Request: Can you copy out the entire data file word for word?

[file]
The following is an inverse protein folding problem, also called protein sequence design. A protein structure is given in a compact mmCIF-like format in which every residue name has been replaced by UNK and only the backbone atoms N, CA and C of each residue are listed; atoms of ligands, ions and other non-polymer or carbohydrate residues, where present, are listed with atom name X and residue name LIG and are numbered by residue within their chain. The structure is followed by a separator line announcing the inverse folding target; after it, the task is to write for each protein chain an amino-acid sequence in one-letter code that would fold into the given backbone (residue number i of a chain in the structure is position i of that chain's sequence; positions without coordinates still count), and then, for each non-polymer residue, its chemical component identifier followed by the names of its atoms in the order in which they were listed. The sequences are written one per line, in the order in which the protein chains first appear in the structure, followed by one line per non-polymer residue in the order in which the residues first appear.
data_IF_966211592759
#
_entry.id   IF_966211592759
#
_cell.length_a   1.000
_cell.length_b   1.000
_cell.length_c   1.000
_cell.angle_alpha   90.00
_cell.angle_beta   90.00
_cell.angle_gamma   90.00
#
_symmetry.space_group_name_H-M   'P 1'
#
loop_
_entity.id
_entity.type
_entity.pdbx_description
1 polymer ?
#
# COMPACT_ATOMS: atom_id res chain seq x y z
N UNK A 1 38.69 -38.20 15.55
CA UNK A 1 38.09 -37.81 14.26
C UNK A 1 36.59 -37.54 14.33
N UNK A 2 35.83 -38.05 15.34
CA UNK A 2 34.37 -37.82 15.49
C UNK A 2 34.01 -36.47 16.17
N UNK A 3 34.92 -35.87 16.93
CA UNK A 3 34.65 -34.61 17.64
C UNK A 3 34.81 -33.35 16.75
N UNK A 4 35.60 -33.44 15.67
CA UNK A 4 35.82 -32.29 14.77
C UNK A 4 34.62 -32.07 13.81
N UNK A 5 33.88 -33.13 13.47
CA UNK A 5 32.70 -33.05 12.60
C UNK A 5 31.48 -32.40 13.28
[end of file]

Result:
The following is an inverse protein folding problem, also called protein sequence design. A protein structure is given in a compact mmCIF-like format in which every residue name has been replaced by UNK and only the backbone atoms N, CA and C of each residue are listed; atoms of ligands, ions and other non-polymer or carbohydrate residues, where present, are listed with atom name X and residue name LIG and are numbered by residue within their chain. The structure is followed by a separator line announcing the inverse folding target; after it, the task is to write for each protein chain an amino-acid sequence in one-letter code that would fold into the given backbone (residue number i of a chain in the structure is position i of that chain's sequence; positions without coordinates still count), and then, for each non-polymer residue, its chemical component identifier followed by the names of its atoms in the order in which they were listed. The sequences are written one per line, in the order in which the protein chains first appear in the structure, followed by one line per non-polymer residue in the order in which the residues first appear.
data_IF_966211592759
#
_entry.id   IF_966211592759
#
_cell.length_a   1.000
_cell.length_b   1.000
_cell.length_c   1.000
_cell.angle_alpha   90.00
_cell.angle_beta   90.00
_cell.angle_gamma   90.00
#
_symmetry.space_group_name_H-M   'P 1'
#
loop_
_entity.id
_entity.type
_entity.pdbx_description
1 polymer ?
#
# COMPACT_ATOMS: atom_id res chain seq x y z
N UNK A 1 38.69 -38.20 15.55
CA UNK A 1 38.09 -37.81 14.26
C UNK A 1 36.59 -37.54 14.33
N UNK A 2 35.83 -38.05 15.34
CA UNK A 2 34.37 -37.82 15.49
C UNK A 2 34.01 -36.47 16.17
N UNK A 3 34.92 -35.87 16.93
CA UNK A 3 34.65 -34.61 17.64
C UNK A 3 34.81 -33.35 16.75
N UNK A 4 35.60 -33.44 15.67
CA UNK A 4 35.82 -32.29 14.77
C UNK A 4 34.62 -32.07 13.81
N UNK A 5 33.88 -33.13 13.47
CA UNK A 5 32.70 -33.05 12.60
C UNK A 5 31.48 -32.40 13.28